This afternoon I attended a presentation about the Tuskegee Airmen and a reception honoring veterans at NDSU. The event was sponsored by NDSU’s Division of Equity, Diversity and Global Outreach, NDSU’s Military and Veterans Services Office, NDSU American Legion Post 400 and a number of other sponsors. As the mother of a disabled veteran who is also a student at NDSU, I was pleased to see the effort put forth on the campus to acknowledge the contributions and service of veterans.
The event started with a presentation by Ron Spriggs on the Tuskegee Airman and was followed up by a number of presentations at the reception by the Vice President of the Division of Equity, Diversity and Global Outreach, Evie Myers, and two well-spoken student leaders – Calie Craddock, Commander of campus-based Post 400 of the American Legion, and Erik Deiderich, Vice President of NDSU’s Student Body. There were a number of veterans in attendance. They spanned the armed forces and ranged in age from the 20s to the upper 60s. A number of the younger veterans in attendance were emergency management students. I had my entire class attend the presentation and reception, not only to recognize and honor the service of their classmates, but also to recognize and honor the service of all veterans who were willing to defend the ideals of this country with their lives.
I want to tell you more about Ron Spriggs’ presentation today in my blog, but first I want to share a story that Evie shared in her comments about her 90 year old father. Evie’s father, a veteran, participated in the Walmart Wall of Honor unveiling on November 9th at the Fargo Walmart. Evie said her father had been looking forward to the event for days and was very proud to be able to attend and participate in it.
She contrasted his happiness at the recognition event with her father’s reaction to a news story this weekend about the struggles of local homeless veterans. Evie shared with those in attendance at the reception that tears ran down her father’s cheeks as he watched this report. He could not understand how it could be that veterans could be left to struggle in this way. Evie’s father’s reaction compelled her to commit to find ways that she could help improve this situation. She took a step in that direction today when she shared this story and urged those in attendance to make their own efforts to help homeless veterans by giving what they can to help homeless veterans and to support the Gladys Ray Shelter which is temporarily housing a number of the veterans.
Evie’s charge to the attendees reminded me that the world is a better place when we all do what we can from where we are at…which brings me to Ron Spriggs. Ron Spriggs, who urges folks to call him Uncle Ron, travels around the country speaking to groups of all ages about the Tuskegee Airmen (see his webpage for contact information). As Uncle Ron says, “Tuskegee Airmen are not just black history, Tuskegee Airmen are American history.” Indeed, Uncle Ron – they are a part of American history, a history that is filled with triumph over racism and ignorance…a history marked by great service and sacrifice.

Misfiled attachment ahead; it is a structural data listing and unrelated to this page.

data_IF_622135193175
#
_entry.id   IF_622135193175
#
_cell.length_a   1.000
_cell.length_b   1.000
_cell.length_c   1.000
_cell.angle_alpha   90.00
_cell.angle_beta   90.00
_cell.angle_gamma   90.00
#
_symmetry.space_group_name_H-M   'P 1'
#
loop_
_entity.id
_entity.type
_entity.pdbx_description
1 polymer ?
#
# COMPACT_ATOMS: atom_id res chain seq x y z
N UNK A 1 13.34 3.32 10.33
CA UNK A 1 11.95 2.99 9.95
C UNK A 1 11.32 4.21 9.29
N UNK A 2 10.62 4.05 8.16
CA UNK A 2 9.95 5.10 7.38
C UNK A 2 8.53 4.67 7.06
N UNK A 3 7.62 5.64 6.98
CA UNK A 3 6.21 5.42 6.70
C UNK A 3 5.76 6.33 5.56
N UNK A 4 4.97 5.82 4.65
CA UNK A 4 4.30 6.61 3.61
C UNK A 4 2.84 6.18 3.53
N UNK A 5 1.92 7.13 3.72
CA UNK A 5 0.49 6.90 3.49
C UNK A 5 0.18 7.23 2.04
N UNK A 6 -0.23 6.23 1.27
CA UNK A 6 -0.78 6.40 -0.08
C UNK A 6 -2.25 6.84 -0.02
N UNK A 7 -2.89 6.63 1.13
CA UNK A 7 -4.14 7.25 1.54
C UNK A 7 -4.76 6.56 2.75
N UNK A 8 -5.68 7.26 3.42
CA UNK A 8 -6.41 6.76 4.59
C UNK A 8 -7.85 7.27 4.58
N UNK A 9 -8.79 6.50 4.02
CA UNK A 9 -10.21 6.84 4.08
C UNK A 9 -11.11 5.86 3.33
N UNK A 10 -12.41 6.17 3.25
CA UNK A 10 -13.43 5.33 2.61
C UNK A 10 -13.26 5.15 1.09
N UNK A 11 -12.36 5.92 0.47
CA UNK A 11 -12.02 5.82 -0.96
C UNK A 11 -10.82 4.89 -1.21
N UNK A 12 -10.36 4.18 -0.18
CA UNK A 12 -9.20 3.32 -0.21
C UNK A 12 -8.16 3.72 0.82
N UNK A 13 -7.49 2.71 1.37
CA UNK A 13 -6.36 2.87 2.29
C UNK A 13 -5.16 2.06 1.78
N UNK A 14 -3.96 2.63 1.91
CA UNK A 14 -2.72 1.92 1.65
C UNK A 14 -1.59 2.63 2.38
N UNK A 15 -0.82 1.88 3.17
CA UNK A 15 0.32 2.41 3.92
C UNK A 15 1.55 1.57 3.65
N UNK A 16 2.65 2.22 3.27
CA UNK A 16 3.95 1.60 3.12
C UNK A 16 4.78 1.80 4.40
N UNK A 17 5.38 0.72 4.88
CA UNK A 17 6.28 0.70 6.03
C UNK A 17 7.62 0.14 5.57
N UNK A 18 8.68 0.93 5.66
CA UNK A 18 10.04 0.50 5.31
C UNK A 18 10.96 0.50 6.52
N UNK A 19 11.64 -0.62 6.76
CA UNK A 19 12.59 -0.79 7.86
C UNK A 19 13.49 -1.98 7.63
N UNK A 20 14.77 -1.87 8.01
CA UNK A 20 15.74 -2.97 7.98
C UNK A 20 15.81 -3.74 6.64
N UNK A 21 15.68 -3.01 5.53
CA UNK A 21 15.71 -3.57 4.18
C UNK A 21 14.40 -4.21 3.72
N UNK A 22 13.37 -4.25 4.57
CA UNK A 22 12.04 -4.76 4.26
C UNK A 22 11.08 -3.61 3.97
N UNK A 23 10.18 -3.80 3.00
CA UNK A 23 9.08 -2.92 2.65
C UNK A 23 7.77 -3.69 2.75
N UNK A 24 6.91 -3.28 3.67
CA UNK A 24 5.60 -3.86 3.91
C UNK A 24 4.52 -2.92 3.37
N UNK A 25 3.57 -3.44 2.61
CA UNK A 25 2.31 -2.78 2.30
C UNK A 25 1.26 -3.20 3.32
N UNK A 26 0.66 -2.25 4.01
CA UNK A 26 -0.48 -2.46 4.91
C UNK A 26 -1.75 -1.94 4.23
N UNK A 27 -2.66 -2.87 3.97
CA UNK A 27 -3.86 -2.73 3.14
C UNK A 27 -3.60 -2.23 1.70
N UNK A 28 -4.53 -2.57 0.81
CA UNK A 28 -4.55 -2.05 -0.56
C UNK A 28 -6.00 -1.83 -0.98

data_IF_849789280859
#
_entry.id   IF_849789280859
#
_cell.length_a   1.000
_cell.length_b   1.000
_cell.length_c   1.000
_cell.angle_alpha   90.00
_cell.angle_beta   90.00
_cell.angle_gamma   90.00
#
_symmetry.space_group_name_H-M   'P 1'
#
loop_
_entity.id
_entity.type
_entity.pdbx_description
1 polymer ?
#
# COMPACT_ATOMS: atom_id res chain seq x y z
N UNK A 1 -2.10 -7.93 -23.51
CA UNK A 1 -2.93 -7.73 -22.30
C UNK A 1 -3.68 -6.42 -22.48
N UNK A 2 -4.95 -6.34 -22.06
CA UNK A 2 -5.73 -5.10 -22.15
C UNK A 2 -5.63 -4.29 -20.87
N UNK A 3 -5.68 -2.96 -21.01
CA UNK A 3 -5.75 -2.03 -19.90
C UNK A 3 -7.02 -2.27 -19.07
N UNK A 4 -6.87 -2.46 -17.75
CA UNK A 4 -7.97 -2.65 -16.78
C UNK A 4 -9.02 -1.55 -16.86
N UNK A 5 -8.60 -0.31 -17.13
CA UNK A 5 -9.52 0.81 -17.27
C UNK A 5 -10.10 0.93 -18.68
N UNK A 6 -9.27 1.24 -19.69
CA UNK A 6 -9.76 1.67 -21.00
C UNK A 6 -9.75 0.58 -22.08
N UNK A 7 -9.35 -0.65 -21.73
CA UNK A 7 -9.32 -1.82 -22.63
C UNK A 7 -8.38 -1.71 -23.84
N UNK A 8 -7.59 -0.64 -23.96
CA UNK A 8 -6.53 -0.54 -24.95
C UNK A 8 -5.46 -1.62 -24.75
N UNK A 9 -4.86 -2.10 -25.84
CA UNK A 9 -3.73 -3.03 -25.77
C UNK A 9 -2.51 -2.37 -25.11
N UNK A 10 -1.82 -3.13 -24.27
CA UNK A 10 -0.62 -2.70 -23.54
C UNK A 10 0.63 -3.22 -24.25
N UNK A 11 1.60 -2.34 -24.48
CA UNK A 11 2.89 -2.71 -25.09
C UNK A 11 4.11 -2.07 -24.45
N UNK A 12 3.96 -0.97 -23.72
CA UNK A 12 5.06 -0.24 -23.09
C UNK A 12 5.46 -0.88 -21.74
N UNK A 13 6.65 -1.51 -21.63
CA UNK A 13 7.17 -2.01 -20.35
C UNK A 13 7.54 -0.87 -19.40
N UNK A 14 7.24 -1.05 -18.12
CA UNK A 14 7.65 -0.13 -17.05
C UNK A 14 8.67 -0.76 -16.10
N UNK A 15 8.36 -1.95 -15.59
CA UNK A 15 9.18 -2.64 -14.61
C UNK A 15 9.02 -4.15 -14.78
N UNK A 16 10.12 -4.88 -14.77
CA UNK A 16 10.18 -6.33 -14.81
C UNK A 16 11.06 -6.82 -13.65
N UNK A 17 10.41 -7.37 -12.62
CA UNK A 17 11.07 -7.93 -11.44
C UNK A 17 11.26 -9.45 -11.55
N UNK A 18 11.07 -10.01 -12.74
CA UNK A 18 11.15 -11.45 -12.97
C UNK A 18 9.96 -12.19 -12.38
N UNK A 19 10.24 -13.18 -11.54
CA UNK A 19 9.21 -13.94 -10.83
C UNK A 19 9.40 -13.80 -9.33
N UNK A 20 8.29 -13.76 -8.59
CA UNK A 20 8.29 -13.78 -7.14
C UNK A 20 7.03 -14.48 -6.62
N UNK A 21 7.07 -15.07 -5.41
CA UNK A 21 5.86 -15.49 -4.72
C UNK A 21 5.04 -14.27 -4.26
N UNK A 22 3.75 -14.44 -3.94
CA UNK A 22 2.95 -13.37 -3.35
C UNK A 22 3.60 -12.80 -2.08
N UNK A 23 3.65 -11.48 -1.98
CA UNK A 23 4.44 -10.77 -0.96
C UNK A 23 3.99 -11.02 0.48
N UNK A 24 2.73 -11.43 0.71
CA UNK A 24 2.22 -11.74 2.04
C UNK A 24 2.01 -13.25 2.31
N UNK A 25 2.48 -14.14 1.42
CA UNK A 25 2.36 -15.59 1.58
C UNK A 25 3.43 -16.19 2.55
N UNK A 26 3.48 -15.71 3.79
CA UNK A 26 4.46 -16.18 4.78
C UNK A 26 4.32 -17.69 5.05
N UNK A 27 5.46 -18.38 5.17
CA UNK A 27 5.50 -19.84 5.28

Uncle Ron is quite the character. He is not the somber messenger one might expect on such a topic. He is instead more like a jovial, fun-loving grandpa. He has mastered just enough of the current lingo to make his presentations feel fresh and relevant to young people. His presentation left me with the sense that I was sitting in his living room listening to him share stories of the past. It was as if the oral history of the Tuskegee Airmen was being passed on to me and the other folks in the room so that they could carry the message forward to their children and their children’s children.
Uncle Ron’s presentation necessarily reminded listeners of the days of segregation and racism. He spoke of these tough times in plain speak with no drama or indignation, instead he portrayed it as a sad reality of the times. And yet, there is something about Uncle Ron’s style that allows room for the listeners to form their own righteous indignation at the treatment the Tuskegee Airmen faced.
Uncle Ron gave an interesting presentation about a group of veterans whose story deserves retelling. The Tuskegee Airmen (who were not all men and were not all black), etched their names in history in spite of the obstacles they faced. The Congressional Gold Medal awarded them in 2007 that acknowledged their contribution to the war effort was long in the coming. But we know that we do not honor the Tukegee Airmen’s efforts if we allow their story to fade into the history books. This is a story that bears repeating and it carries a message worth remembering – service, sacrifice, courage, and commitment are color blind. Gather up your family in the living room and pass down the tale just as Uncle Ron did today…keep the history and lessons that others have lived alive…remember the service of all veterans.
Day one thousand two hundred and twenty-eight of the new forty – obla di obla da